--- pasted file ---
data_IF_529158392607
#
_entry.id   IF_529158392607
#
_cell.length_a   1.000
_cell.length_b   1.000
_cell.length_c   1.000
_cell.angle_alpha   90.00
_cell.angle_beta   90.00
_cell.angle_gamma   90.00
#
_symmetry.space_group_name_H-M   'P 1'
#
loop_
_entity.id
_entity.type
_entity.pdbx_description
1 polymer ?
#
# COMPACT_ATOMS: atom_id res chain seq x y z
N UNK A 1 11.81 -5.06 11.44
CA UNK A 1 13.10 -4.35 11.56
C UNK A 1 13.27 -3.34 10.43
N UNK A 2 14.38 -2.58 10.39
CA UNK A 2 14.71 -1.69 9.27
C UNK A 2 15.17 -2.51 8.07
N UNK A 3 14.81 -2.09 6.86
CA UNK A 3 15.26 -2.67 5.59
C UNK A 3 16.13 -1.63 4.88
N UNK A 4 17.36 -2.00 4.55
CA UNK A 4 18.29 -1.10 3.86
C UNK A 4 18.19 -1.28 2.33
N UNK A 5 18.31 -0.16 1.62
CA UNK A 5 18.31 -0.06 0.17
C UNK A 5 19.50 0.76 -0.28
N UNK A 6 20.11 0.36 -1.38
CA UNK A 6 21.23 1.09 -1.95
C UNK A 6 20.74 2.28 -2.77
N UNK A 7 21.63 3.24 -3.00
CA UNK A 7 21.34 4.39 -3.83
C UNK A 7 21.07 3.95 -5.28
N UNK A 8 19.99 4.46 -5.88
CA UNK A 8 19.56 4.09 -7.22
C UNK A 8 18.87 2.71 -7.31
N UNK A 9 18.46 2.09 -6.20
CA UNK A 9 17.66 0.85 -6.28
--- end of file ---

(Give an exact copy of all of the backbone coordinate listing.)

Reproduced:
data_IF_529158392607
#
_entry.id   IF_529158392607
#
_cell.length_a   1.000
_cell.length_b   1.000
_cell.length_c   1.000
_cell.angle_alpha   90.00
_cell.angle_beta   90.00
_cell.angle_gamma   90.00
#
_symmetry.space_group_name_H-M   'P 1'
#
loop_
_entity.id
_entity.type
_entity.pdbx_description
1 polymer ?
#
# COMPACT_ATOMS: atom_id res chain seq x y z
N UNK A 1 11.81 -5.06 11.44
CA UNK A 1 13.10 -4.35 11.56
C UNK A 1 13.27 -3.34 10.43
N UNK A 2 14.38 -2.58 10.39
CA UNK A 2 14.71 -1.69 9.27
C UNK A 2 15.17 -2.51 8.07
N UNK A 3 14.81 -2.09 6.86
CA UNK A 3 15.26 -2.67 5.59
C UNK A 3 16.13 -1.63 4.88
N UNK A 4 17.36 -2.00 4.55
CA UNK A 4 18.29 -1.10 3.86
C UNK A 4 18.19 -1.28 2.33
N UNK A 5 18.31 -0.16 1.62
CA UNK A 5 18.31 -0.06 0.17
C UNK A 5 19.50 0.76 -0.28
N UNK A 6 20.11 0.36 -1.38
CA UNK A 6 21.23 1.09 -1.95
C UNK A 6 20.74 2.28 -2.77
N UNK A 7 21.63 3.24 -3.00
CA UNK A 7 21.34 4.39 -3.83
C UNK A 7 21.07 3.95 -5.28
N UNK A 8 19.99 4.46 -5.88
CA UNK A 8 19.56 4.09 -7.22
C UNK A 8 18.87 2.71 -7.31
N UNK A 9 18.46 2.09 -6.20
CA UNK A 9 17.66 0.85 -6.28